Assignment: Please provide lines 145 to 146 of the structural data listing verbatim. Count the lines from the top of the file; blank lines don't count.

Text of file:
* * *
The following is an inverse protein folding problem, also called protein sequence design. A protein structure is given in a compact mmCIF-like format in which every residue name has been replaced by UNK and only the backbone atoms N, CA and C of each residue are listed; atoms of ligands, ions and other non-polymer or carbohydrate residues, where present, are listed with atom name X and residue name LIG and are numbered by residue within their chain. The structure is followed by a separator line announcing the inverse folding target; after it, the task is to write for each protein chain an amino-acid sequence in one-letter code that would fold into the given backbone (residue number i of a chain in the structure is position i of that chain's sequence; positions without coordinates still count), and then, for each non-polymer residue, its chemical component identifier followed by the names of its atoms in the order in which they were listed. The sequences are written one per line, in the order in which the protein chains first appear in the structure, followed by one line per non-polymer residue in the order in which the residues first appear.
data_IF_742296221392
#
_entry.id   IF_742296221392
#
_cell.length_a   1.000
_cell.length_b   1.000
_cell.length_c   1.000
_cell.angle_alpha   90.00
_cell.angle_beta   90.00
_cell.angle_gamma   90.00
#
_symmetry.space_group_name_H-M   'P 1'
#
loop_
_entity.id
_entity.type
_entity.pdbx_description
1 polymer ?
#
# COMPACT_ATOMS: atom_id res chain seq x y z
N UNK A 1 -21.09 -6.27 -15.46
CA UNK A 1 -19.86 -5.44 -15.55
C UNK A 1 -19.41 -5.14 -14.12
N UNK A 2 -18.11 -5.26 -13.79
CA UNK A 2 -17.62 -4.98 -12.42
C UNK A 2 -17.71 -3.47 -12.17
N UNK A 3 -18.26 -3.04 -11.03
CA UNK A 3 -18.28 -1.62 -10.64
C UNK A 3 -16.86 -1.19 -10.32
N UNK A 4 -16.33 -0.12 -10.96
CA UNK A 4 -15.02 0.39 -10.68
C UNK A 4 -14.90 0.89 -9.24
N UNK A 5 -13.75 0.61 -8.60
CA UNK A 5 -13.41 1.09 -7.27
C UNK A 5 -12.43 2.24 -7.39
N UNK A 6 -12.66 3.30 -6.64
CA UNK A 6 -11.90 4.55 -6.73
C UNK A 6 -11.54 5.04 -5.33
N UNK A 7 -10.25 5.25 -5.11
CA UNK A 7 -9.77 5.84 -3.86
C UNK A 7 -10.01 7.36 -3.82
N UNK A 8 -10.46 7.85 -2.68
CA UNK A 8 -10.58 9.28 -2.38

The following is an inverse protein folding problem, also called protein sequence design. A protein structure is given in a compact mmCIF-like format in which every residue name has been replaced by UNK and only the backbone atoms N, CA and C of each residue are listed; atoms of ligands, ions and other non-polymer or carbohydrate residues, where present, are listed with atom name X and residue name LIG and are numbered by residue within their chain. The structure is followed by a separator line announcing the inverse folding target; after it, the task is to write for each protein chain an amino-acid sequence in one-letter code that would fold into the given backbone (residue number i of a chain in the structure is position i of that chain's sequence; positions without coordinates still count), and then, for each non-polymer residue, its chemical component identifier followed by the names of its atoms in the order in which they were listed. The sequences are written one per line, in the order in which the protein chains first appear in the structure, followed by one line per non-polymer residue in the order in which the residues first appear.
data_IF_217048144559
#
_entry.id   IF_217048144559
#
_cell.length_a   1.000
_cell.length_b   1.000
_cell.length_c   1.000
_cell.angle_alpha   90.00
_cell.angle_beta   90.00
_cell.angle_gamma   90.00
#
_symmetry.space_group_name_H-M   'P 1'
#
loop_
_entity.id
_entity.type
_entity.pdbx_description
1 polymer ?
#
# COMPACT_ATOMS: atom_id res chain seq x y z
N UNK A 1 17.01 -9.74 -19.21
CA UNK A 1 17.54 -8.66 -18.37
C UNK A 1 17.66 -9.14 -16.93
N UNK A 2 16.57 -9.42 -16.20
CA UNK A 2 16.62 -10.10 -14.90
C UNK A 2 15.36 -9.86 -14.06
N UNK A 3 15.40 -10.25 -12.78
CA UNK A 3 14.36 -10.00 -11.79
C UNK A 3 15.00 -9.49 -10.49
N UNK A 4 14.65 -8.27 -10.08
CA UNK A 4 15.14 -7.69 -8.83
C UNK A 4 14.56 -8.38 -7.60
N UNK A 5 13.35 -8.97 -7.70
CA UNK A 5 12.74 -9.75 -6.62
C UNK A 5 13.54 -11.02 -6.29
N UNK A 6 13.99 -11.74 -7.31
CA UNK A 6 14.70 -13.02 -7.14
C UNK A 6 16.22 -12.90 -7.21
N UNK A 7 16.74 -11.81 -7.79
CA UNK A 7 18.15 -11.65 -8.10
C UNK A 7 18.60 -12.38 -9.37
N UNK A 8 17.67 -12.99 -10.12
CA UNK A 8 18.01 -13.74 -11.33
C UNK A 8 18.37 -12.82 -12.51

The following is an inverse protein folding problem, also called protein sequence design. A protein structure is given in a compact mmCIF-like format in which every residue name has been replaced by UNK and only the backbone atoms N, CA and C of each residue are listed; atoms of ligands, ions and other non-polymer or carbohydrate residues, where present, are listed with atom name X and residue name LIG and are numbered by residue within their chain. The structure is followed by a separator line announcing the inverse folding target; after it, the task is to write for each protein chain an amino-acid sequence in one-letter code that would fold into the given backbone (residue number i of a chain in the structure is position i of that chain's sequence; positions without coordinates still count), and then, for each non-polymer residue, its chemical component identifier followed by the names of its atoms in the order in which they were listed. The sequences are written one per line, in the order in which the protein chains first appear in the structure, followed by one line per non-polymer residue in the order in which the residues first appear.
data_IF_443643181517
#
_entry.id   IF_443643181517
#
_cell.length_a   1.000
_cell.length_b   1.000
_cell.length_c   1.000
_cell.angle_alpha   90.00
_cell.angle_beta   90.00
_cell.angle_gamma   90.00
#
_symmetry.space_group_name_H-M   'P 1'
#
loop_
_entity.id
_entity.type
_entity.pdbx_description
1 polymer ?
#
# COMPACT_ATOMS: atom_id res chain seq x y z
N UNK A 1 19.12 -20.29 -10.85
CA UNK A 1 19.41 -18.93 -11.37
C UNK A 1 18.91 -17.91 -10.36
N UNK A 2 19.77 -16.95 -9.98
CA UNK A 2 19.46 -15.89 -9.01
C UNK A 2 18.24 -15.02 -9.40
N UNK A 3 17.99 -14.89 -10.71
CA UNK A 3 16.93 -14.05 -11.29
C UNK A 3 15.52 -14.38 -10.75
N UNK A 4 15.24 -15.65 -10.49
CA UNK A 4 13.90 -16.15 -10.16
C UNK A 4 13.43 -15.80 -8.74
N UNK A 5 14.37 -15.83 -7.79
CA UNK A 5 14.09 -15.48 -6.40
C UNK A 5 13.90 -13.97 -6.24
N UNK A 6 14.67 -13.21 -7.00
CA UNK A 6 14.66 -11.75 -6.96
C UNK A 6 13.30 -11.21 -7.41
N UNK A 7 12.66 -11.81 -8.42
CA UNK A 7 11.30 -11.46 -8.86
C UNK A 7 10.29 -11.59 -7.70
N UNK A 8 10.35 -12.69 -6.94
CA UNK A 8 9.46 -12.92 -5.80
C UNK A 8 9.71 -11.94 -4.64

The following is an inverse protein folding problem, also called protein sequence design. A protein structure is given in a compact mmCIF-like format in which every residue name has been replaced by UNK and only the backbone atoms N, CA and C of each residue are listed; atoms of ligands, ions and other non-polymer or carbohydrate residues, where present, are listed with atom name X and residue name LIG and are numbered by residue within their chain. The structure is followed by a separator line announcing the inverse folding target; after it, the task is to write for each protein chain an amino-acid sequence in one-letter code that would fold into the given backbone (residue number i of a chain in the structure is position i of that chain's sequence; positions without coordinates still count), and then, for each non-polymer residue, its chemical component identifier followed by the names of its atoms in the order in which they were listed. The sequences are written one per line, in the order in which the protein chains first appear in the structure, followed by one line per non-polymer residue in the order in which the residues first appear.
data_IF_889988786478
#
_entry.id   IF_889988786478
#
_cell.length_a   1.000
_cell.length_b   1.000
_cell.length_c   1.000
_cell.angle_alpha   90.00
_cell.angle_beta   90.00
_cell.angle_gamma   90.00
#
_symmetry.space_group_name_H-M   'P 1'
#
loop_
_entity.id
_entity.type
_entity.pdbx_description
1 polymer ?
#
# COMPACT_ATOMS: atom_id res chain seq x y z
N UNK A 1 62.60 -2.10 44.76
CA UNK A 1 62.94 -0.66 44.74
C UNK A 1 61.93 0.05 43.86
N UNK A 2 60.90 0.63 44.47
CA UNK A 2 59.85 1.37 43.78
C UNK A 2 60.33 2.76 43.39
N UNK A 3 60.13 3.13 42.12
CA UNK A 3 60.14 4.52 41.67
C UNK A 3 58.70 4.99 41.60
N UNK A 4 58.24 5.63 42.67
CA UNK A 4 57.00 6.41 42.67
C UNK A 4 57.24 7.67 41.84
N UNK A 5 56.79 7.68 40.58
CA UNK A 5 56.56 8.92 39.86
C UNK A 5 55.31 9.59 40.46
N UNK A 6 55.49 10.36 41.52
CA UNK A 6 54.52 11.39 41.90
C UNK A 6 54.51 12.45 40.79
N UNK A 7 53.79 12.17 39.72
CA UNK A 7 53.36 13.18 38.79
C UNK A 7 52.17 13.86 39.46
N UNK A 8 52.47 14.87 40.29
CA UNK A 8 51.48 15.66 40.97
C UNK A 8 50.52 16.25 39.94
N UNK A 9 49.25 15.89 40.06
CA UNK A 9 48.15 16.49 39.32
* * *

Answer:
_cell.angle_gamma   90.00
#